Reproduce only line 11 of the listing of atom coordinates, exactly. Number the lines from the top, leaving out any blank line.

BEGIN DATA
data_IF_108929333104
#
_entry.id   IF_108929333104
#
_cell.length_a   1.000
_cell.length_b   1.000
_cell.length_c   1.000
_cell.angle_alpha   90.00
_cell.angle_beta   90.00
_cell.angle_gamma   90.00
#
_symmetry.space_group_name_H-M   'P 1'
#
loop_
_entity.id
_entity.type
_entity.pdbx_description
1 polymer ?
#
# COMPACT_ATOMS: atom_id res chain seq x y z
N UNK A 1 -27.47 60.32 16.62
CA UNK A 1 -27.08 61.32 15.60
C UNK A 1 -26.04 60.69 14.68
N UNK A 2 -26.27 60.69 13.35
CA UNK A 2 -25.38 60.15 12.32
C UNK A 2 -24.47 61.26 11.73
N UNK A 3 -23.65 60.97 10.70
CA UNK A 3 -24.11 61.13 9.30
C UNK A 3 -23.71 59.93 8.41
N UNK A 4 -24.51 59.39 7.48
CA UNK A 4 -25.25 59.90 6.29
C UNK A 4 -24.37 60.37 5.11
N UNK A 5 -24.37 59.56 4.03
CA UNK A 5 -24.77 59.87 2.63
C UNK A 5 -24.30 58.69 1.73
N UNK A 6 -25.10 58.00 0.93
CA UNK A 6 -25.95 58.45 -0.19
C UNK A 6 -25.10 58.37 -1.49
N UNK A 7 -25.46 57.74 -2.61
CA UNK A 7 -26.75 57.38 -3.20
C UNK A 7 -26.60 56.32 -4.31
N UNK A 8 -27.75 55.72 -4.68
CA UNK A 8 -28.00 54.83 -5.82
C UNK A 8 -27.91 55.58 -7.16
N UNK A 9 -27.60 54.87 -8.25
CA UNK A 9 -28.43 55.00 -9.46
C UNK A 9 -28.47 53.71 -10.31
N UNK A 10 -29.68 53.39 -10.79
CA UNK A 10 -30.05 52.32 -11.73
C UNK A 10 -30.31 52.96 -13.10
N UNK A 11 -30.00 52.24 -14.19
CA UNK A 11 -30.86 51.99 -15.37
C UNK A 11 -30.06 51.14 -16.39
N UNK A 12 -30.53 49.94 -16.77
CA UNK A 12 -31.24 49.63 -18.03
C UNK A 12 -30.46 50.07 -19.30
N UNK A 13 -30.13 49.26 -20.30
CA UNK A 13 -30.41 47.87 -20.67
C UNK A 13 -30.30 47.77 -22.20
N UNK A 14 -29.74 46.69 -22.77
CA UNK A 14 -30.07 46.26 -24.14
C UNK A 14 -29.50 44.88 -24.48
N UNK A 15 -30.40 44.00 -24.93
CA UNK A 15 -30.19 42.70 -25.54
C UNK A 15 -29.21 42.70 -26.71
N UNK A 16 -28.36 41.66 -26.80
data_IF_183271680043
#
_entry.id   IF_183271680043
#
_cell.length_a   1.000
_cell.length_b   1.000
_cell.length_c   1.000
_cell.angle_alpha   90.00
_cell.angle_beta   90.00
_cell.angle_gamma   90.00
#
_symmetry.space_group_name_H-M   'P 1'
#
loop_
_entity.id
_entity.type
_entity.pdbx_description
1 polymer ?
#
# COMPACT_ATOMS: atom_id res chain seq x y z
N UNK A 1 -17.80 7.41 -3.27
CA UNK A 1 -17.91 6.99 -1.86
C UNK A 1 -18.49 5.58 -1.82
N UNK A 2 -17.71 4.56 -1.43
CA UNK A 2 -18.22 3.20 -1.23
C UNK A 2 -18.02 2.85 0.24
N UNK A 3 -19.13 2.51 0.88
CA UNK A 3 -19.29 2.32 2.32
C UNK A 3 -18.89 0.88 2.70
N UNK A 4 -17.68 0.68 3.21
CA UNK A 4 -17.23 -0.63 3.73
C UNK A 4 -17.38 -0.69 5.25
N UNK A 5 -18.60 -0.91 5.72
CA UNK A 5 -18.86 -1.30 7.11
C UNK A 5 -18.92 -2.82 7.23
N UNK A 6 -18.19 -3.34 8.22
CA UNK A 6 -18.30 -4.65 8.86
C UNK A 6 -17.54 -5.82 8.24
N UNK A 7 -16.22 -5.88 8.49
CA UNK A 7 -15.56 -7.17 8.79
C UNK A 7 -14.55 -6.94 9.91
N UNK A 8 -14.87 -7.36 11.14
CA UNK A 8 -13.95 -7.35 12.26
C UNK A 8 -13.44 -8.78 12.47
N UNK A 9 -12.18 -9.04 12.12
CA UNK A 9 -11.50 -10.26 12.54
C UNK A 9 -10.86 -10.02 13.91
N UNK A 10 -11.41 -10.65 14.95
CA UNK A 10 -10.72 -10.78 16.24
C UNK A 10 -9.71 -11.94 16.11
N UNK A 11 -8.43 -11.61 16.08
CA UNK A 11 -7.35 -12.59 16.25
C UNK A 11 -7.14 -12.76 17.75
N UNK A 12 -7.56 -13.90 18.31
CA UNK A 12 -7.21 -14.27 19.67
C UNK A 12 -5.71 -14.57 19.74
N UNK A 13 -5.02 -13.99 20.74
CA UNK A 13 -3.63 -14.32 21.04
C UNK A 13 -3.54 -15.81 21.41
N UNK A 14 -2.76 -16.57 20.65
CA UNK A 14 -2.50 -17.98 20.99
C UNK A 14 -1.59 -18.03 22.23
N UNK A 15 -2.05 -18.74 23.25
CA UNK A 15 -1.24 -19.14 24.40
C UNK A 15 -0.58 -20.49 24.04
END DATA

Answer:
#